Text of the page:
CSE 221: Graduate Operating Systems
Date and Time:
Mondays and Wednesdays, 3:30-4:50, Room CSE 4140
Course Instructor: Prof. Joseph Pasquale
- Office hours: Mondays 2-3, in CSE 3112
Teaching Assistant: Erin McGinnis
- Office hours: 8:00-9:50am, Mon/Wed in EBU3B B250A, and by appt
This is a graduate class on operating systems where we critically review
some of the more influential
As a result of taking this class, you will learn the following:
Major principles of operating system design from original sources.
We will be reviewing a number of classic papers in
For many of you, this is your introduction to reading papers where key
ideas were first presented, as opposed to textbooks which generally
contain distilled summaries of these ideas.
How to analyze a technical paper.
This involves critical reading, driven by questions you formulate prior to,
during, and after reading (and rereading).
How to communicate effectively.
The class format is question/answer, "Socratic" style. It may feel
at first, but you will quickly get accustomed (and it will serve you
well outside of this class).
You will learn how to think and respond in real time.
The prerequisite for the class is CSE 120 (Principles of Computer Operating Systems), or the equivalent offered at other universities. This class ASSUMES you have this background; if you do not, I strongly recommend you reconsider taking this class and first take CSE 120, as it will be very difficult for you without this background.
As will be discussed in our first meeting, class attendance is very important. If you have a conflict and can't make class, you'll need to drop, as this is not the kind of class where you can simply do the work outside of class. If you cannot make a particular class meeting, it will be your responsibility to find out what happened from other students.
30% Class attendance/participation
30% Final paper
40% Final exam (Wed 03/20/19, 3:00PM-5:59PM, CSE Bldg room 2154)
Throughout your career, especially if you go into research, you will have
to deal with the problem of staying current with an ever-growing body of
research literature. As you progress, you will find that you have less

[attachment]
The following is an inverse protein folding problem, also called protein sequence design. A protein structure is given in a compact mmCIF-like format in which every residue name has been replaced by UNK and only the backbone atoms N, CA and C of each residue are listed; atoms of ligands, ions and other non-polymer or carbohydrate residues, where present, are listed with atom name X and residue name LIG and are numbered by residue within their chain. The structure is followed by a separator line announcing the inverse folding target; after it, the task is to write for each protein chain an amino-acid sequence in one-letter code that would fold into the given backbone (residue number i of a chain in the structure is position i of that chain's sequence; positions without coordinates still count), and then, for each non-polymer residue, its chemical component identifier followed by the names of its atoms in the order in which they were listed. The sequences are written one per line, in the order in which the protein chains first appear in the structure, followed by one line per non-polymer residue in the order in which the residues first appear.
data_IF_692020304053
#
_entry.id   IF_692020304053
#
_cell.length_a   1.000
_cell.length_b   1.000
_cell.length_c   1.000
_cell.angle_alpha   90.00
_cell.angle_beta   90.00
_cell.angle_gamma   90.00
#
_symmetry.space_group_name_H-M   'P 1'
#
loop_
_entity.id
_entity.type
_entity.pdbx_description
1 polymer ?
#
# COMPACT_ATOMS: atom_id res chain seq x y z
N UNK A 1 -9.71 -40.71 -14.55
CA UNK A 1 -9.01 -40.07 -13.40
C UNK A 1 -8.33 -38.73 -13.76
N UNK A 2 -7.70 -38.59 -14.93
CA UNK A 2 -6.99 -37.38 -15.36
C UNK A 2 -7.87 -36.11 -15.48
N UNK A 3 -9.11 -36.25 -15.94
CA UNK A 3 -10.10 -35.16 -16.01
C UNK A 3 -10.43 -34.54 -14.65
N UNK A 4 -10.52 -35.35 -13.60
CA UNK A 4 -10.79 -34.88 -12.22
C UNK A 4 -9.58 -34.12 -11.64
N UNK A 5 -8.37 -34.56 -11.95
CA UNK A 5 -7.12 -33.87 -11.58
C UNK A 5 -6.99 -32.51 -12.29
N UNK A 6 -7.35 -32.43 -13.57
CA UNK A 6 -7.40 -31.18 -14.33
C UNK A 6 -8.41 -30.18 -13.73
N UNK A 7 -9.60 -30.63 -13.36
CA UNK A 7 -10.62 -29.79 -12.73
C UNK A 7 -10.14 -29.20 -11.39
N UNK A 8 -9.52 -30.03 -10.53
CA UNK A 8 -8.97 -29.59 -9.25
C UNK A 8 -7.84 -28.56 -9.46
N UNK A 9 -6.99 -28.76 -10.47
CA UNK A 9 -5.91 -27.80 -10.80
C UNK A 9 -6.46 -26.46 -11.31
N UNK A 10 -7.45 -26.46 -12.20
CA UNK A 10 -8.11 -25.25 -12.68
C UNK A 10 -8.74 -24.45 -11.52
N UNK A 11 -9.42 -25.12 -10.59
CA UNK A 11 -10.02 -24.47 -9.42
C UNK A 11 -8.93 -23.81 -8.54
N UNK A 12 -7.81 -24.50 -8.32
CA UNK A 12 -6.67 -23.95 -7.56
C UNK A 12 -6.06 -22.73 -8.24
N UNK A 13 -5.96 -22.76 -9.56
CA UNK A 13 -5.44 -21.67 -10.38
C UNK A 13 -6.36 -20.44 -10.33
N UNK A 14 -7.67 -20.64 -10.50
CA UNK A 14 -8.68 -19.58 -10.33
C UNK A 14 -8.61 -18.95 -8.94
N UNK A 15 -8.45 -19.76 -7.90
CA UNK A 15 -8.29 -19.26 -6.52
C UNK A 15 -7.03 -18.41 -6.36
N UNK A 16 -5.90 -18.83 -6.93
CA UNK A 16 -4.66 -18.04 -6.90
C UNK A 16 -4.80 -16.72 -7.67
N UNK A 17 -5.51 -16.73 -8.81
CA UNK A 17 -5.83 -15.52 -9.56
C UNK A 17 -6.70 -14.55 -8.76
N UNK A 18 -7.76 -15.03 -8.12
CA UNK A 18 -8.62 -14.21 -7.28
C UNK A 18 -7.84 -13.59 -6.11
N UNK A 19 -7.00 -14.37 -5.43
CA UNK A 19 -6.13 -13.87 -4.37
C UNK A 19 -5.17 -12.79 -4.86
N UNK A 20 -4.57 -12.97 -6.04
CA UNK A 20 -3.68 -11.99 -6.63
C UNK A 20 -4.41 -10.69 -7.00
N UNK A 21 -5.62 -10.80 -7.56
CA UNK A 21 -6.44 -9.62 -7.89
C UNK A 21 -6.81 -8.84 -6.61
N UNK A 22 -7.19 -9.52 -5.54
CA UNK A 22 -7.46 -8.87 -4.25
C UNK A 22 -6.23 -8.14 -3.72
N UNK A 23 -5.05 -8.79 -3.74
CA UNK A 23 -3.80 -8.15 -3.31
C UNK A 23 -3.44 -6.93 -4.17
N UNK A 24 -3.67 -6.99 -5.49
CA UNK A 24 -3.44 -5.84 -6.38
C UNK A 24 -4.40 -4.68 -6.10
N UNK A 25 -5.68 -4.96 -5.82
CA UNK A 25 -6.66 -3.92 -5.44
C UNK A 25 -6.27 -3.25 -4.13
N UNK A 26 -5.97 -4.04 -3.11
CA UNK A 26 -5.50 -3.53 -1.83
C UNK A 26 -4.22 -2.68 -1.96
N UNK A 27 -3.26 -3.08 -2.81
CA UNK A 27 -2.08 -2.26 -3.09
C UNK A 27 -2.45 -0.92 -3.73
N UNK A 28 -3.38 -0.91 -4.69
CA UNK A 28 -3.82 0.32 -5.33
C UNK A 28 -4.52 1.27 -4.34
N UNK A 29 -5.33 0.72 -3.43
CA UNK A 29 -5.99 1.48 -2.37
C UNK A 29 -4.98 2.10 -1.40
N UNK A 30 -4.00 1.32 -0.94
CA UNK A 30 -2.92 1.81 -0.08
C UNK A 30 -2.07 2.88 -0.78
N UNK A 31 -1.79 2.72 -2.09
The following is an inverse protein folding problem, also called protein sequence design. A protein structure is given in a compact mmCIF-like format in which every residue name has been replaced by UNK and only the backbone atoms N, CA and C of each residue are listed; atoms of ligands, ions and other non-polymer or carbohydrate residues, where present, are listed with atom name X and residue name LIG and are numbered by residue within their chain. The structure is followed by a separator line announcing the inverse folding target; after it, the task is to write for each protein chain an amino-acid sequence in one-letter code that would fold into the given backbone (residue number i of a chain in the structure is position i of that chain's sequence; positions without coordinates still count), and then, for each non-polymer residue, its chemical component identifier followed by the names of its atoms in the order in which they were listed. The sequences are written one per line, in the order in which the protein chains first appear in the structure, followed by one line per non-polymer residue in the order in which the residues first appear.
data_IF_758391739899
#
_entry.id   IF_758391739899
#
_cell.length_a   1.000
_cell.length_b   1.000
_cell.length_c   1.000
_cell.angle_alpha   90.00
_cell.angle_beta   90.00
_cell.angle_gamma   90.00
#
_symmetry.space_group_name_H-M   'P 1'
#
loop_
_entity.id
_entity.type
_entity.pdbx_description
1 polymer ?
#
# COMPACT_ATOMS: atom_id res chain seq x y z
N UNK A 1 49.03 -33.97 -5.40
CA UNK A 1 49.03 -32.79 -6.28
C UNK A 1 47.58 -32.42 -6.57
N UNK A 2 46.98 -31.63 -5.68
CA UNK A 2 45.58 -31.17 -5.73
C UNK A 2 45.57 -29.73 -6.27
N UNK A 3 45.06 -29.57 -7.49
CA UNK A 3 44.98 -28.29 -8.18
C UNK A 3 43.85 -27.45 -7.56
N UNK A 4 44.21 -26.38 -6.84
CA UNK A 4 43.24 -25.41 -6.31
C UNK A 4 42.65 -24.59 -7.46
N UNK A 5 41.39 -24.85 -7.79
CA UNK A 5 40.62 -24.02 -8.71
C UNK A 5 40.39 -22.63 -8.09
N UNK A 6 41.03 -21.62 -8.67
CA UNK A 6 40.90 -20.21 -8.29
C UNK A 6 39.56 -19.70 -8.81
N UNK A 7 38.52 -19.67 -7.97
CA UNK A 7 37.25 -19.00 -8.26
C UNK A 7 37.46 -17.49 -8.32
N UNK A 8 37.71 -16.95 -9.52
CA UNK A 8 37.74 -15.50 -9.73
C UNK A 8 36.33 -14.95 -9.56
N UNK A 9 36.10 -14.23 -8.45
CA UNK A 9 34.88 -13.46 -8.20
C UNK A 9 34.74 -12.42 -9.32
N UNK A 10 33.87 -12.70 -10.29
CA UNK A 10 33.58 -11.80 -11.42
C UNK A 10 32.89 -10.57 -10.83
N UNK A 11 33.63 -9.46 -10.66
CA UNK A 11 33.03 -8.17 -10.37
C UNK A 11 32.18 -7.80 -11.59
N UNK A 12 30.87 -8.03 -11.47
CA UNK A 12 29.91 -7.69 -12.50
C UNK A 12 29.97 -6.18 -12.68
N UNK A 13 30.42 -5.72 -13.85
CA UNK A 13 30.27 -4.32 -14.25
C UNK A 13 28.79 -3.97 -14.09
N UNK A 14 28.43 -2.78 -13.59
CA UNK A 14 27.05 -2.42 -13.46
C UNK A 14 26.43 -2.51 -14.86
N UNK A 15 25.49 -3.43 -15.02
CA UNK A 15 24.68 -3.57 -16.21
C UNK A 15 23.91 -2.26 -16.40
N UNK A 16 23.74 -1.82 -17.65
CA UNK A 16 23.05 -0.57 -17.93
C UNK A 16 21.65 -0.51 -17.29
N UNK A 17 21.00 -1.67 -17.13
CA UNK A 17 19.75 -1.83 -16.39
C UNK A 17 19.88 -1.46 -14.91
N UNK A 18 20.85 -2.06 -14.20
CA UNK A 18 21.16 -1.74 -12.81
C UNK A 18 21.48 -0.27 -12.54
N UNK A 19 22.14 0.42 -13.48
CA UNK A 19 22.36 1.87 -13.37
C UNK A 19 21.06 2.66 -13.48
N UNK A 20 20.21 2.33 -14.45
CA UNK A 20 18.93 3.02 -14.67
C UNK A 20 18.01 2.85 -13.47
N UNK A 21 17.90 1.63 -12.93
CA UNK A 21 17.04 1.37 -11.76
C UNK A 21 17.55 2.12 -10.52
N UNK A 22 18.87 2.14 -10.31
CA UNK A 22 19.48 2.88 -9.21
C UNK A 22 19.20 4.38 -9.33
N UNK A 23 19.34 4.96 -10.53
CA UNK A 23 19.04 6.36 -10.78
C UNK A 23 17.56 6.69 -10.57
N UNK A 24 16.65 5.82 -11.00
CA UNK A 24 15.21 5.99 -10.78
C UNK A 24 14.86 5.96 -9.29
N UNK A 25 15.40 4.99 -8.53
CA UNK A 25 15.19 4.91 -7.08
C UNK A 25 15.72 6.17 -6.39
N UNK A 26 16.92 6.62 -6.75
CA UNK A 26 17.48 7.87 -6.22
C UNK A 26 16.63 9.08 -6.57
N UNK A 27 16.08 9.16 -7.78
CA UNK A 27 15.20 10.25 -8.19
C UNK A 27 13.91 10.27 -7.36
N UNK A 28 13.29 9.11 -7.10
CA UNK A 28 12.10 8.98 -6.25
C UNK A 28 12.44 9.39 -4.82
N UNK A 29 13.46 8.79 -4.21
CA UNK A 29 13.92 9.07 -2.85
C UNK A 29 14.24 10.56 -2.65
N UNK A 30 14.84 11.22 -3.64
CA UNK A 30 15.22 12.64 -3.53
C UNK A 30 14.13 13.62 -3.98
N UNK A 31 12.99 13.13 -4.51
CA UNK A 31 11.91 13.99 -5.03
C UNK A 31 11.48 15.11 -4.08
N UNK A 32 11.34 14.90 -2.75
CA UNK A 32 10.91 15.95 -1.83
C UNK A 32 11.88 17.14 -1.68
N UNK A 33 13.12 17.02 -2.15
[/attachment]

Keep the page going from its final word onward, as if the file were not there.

and less time to spend reading papers. Consequently, it is important to
learn how to get the most out of papers in the shortest amount of time.
The first problem is to determine what to read. Given the immense amount
of written material that exists and continues to be generated, finding
good papers by trial and error can be very inefficient.
Fortunately, there are forums where the filtering is done for you;
conferences such as SOSP and journals such as TOCS have
developed a reputation for the level of scrutiny they use for accepting
papers. These and other good forums are the sources of the papers that
form our reading list.
These will primarily be the "classics," i.e.,
papers that describe seminal ideas that have stood the test of time.
Keep in mind that these papers are a small subset of the good
papers out there that could not be included due to space.
The second problem is getting the most out of a paper in the shortest amount
of time. You must learn how to quickly identify what a paper is about,
always seeking to identify the point -- the "big idea" -- of the paper.
By developing a
familiarity with the OS literature, you will then be able to compare a paper
to other works, noting improvements, mistakes, and trends. Hopefully, this
process will help you develop a taste for what is and isn't worth working on,
an important quality for being a successful researcher.
Finally, this class involves A LOT of reading.
Do your best to keep up. Do not be
discouraged if, especially at first, you need to read a paper many times
before you begin to understand it; this is normal. Make sure you allot
enough time to do so.
Reading List (tentative)
Monday, January 7
Wednesday, January 9
Monday, January 14
Wednesday, January 16
E. W. Dijkstra,
The Structure of the "THE"-Multiprogramming System,
Communications of the ACM, Vol. 11, No. 5, May 1968, pp. 341-346.
P. B. Hansen,
The Nucleus of a Multiprogramming System,
Communications of the ACM, Vol. 13, No. 4, April 1970, pp. 238-241, 250.
Monday, January 21
A. Bensoussan, C. T. Clingen and R. C. Daley,
The Multics Virtual Memory: Concepts and Design,
Communications of the ACM 15, 5 (May 1972), 308-318.
D. G. Bobrow, J. D. Burchfiel, D. L. Murphy, and R. S. Tomlinson,
TENEX, a Paged Time Sharing System for the PDP-10,